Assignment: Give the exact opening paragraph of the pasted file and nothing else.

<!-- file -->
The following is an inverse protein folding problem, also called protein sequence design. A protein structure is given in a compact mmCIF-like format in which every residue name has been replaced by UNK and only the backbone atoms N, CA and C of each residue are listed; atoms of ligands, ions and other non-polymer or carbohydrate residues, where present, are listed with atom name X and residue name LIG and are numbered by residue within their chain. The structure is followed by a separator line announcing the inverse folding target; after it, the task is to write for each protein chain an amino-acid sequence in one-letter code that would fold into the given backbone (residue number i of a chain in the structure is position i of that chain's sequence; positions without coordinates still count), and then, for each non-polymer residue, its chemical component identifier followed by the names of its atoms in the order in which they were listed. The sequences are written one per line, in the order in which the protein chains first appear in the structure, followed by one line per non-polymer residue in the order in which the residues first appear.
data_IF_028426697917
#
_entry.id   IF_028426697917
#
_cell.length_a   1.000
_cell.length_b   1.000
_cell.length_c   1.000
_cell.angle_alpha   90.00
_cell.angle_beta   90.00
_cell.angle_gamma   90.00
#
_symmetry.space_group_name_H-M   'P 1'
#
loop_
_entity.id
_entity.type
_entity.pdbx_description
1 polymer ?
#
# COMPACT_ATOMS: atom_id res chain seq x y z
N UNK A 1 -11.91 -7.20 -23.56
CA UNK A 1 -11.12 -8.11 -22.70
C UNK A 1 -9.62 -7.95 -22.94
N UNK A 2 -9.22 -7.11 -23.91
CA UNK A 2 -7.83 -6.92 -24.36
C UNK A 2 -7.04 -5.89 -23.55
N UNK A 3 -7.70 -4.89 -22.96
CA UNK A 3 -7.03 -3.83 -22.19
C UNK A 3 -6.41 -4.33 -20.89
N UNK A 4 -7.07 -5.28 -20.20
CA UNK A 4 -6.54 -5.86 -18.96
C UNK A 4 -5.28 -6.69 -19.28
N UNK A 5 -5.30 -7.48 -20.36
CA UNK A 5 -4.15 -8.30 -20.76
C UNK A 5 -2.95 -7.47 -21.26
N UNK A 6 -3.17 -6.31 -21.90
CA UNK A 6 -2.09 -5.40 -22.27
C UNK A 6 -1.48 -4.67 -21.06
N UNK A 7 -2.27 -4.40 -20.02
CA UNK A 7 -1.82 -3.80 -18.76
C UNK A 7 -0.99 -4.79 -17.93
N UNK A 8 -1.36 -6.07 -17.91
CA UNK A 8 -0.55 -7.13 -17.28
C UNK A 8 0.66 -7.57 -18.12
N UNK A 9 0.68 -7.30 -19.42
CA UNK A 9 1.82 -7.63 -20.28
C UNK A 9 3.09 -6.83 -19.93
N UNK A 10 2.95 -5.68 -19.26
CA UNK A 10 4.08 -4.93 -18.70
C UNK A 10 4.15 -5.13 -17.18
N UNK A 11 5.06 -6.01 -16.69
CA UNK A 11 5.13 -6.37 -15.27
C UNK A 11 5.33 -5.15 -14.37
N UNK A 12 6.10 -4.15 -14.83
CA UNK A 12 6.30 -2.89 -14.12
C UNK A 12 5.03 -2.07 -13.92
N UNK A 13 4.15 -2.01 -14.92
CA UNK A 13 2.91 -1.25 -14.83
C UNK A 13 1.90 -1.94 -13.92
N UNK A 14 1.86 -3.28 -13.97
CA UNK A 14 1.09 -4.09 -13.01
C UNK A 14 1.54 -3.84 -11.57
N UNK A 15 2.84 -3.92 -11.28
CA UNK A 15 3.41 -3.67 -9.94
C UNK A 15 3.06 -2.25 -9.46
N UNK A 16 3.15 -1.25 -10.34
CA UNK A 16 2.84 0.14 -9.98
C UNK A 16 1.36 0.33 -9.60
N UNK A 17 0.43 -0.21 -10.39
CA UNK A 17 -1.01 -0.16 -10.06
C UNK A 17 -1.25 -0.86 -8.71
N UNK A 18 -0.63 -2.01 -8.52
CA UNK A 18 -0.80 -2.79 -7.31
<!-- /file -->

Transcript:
The following is an inverse protein folding problem, also called protein sequence design. A protein structure is given in a compact mmCIF-like format in which every residue name has been replaced by UNK and only the backbone atoms N, CA and C of each residue are listed; atoms of ligands, ions and other non-polymer or carbohydrate residues, where present, are listed with atom name X and residue name LIG and are numbered by residue within their chain. The structure is followed by a separator line announcing the inverse folding target; after it, the task is to write for each protein chain an amino-acid sequence in one-letter code that would fold into the given backbone (residue number i of a chain in the structure is position i of that chain's sequence; positions without coordinates still count), and then, for each non-polymer residue, its chemical component identifier followed by the names of its atoms in the order in which they were listed. The sequences are written one per line, in the order in which the protein chains first appear in the structure, followed by one line per non-polymer residue in the order in which the residues first appear.